Official Publication of the Massachusetts Teachers Association
Activism leads to progress on contracts
By Scott McLennan
S tudents, staff and faculty members put the brakes on the fall convocation ceremony at UMass Boston with a robust demonstration
against proposed parking fee increases.
While the issue of the fees has not been
resolved, the Professional Staff Union has moved
closer to setting up a way to bargain over the issue
without stalling the rest of its contract agreements,
which affect PSU units on the Boston and Amherst
Activism also helped move the imperiled
contract for the Association of Professional
Administrators in the right direction. APA President
Sherry Horeanopoulos organized a campaign in
which both higher education and preK- 12 members
sent e-mails and made calls to state legislators and
Governor Charlie Baker to demand that the state
honor a contract that was bargained with the Board
of Higher Education and has subsequently been
ratified by members.
Baker’s Office of Employee Relations had
threatened to turn back the contract, claiming that
small stipends — received by campus police officers
to buy uniforms and APA members who participate
in Massachusetts Maritime Academy training
cruises — violated financial parameters set out in
Horeanopoulos drove home the argument that
campuses, which have long covered those costs,
should not now look at them otherwise. As MTA Today
went to press, it appeared that the contract was back
on track and headed for legislative funding approval.
“The effort to apply some pressure to get the
agreement approved was a collaborative effort
among members of the APA and the Massachusetts
State College Association initially. And then MTA
members in K- 12 joined,” Horeanopoulos said.
“By far,” she added, “the most effective action
was undertaken by individual members who spoke
out on behalf of their colleagues to members of the
Legislature. The feedback from government officials
to their constituents was extremely engaging and
powerful. Above all, we kept the dialogue positive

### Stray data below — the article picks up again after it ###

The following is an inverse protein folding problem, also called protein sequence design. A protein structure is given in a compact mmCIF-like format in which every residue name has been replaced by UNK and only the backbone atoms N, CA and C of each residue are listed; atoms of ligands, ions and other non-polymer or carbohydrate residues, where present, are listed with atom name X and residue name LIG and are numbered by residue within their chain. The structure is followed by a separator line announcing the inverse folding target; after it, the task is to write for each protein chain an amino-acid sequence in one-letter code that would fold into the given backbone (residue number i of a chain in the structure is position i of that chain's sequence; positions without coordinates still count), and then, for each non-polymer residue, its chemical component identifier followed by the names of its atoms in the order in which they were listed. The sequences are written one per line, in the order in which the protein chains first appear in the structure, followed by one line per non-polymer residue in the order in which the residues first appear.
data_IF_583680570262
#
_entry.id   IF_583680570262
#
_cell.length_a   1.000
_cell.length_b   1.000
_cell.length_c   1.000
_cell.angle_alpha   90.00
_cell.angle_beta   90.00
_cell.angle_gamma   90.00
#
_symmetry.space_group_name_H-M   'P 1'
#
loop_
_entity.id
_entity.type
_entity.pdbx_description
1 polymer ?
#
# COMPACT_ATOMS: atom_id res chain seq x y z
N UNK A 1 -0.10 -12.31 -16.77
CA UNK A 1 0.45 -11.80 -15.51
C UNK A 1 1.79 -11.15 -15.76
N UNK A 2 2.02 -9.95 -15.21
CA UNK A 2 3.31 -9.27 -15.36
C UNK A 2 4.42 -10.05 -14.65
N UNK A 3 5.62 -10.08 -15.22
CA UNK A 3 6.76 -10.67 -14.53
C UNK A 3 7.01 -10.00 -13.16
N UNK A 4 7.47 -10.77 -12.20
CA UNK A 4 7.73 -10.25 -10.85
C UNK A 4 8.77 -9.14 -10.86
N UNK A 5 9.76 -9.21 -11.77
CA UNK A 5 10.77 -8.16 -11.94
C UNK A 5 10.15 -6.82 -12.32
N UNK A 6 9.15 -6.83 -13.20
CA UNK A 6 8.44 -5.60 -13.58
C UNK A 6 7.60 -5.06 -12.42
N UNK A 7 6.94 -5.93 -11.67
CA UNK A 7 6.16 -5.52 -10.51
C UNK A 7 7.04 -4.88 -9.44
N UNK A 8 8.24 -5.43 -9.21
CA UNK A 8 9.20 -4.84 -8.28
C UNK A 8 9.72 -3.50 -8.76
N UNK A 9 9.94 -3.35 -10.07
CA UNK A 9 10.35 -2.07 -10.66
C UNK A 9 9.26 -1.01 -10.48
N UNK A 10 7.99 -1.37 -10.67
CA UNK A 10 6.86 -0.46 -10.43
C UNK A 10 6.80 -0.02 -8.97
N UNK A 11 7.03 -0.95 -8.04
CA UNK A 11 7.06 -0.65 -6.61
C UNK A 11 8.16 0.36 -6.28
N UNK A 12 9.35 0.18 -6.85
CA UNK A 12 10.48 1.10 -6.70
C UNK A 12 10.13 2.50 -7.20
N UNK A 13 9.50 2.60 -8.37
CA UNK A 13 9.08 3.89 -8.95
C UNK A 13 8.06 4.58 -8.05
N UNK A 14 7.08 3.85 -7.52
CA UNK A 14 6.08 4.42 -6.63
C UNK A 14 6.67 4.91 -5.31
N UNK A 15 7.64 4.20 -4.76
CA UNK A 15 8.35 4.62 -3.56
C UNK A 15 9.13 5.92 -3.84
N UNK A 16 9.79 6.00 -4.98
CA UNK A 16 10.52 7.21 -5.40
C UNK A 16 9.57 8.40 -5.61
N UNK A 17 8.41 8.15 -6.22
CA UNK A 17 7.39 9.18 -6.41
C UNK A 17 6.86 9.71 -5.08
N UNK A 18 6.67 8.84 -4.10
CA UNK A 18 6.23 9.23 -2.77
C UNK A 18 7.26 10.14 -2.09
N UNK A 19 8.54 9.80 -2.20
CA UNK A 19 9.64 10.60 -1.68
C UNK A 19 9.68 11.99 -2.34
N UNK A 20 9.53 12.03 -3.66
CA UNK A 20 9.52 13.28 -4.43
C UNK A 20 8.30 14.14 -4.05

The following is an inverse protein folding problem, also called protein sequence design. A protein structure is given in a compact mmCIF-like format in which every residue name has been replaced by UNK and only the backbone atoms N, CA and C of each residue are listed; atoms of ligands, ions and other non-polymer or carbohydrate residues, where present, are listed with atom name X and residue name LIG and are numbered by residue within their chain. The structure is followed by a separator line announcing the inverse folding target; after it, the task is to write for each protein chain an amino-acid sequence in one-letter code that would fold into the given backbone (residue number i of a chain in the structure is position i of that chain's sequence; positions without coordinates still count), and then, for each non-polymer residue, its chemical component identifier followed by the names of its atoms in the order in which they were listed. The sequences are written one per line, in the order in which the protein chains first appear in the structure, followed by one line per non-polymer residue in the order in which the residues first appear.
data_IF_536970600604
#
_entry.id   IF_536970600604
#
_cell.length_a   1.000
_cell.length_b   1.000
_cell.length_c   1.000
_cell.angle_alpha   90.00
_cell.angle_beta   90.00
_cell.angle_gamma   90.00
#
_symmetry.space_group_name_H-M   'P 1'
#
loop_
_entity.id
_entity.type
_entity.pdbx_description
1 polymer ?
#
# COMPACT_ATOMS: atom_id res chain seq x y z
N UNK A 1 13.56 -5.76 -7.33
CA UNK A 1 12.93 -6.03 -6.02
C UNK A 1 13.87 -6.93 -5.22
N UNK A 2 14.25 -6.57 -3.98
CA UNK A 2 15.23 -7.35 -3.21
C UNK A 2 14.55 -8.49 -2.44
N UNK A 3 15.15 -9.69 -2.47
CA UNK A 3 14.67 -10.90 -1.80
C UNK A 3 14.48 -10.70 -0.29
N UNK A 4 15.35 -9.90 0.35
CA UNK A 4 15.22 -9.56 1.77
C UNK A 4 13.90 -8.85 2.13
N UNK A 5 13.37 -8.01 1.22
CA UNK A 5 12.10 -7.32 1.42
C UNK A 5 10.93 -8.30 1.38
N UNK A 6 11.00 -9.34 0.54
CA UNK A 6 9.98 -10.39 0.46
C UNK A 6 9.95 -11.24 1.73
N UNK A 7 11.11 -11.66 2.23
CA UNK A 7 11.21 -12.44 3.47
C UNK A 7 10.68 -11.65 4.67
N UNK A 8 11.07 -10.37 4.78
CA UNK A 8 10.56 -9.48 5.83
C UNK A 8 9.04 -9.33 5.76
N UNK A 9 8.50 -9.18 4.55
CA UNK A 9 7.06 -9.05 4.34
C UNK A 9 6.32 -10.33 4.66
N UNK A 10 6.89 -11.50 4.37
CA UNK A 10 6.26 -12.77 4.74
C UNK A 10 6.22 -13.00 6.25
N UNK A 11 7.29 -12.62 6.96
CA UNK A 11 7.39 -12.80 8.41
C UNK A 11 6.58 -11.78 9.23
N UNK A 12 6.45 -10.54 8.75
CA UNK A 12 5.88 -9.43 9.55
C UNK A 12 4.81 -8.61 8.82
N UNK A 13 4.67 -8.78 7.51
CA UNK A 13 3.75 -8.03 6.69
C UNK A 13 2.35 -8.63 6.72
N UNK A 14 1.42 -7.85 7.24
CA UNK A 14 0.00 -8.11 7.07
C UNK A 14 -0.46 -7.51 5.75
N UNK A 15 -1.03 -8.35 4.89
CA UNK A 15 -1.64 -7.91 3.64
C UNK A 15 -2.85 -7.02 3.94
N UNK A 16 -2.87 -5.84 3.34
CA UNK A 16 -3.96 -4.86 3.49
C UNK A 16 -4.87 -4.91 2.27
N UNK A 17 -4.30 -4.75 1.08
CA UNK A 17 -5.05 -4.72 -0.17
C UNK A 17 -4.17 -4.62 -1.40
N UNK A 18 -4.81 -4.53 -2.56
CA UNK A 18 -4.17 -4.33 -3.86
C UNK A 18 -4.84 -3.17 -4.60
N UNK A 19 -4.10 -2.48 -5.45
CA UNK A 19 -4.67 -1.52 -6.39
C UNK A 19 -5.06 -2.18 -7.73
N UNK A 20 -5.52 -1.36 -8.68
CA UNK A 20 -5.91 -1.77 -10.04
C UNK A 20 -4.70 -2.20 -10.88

and professional and the interaction ongoing. It was
a great effort by all.”
The debt crisis at UMass Boston remains a
multifaceted problem for students and workers. The
state has not assumed responsibility for the cost to
repair poor construction that dates back to when the
school opened. Instead, administrators have laid off
workers and made cuts to academic programs.
A coalition of union members and students
has been actively protesting at campus events and
meetings held by the UMass Board of Trustees.
But no action has been as boisterous as the one that
disrupted the Sept. 20 convocation ceremony, which
was attended by UMass president Marty Meehan.
Members of the Classified Staff Union,
Professional Staff Union and Faculty Staff Union
— along with students — gathered thousands of
signatures on a petition opposing the increases in
parking fees, which in some cases would double them.
The coalition had planned to deliver the petitions to
Meehan just before he was scheduled to speak, but
campus administrators sought to tamp down the action
by removing Meehan from the program.
That only served to exasperate the protesters,
many of whom held signs denouncing the parking
fee plan and wore red armbands to signify their
solidarity. The convocation hall erupted in chants,
which effectively stopped the program until students
were able to deliver the petitions to Meehan.
As MTA Today went to press, the PSU was close
to an agreement with UMass to continue bargaining
over the parking fee issue while having other
contract issues finalized.
Students, staff and faculty at UMass Boston brought their opposition to steep increases in
campus parking fees to the Sept. 20 convocation ceremony on the campus.
Photo by Scott McLennan
“The effort to apply some pressure
to get the agreement approved
was a collaborative effort among
members of the APA and the
Massachusetts State College
Association initially. And then MTA
members in K- 12 joined,” said APA
President Sherry Horeanopoulos.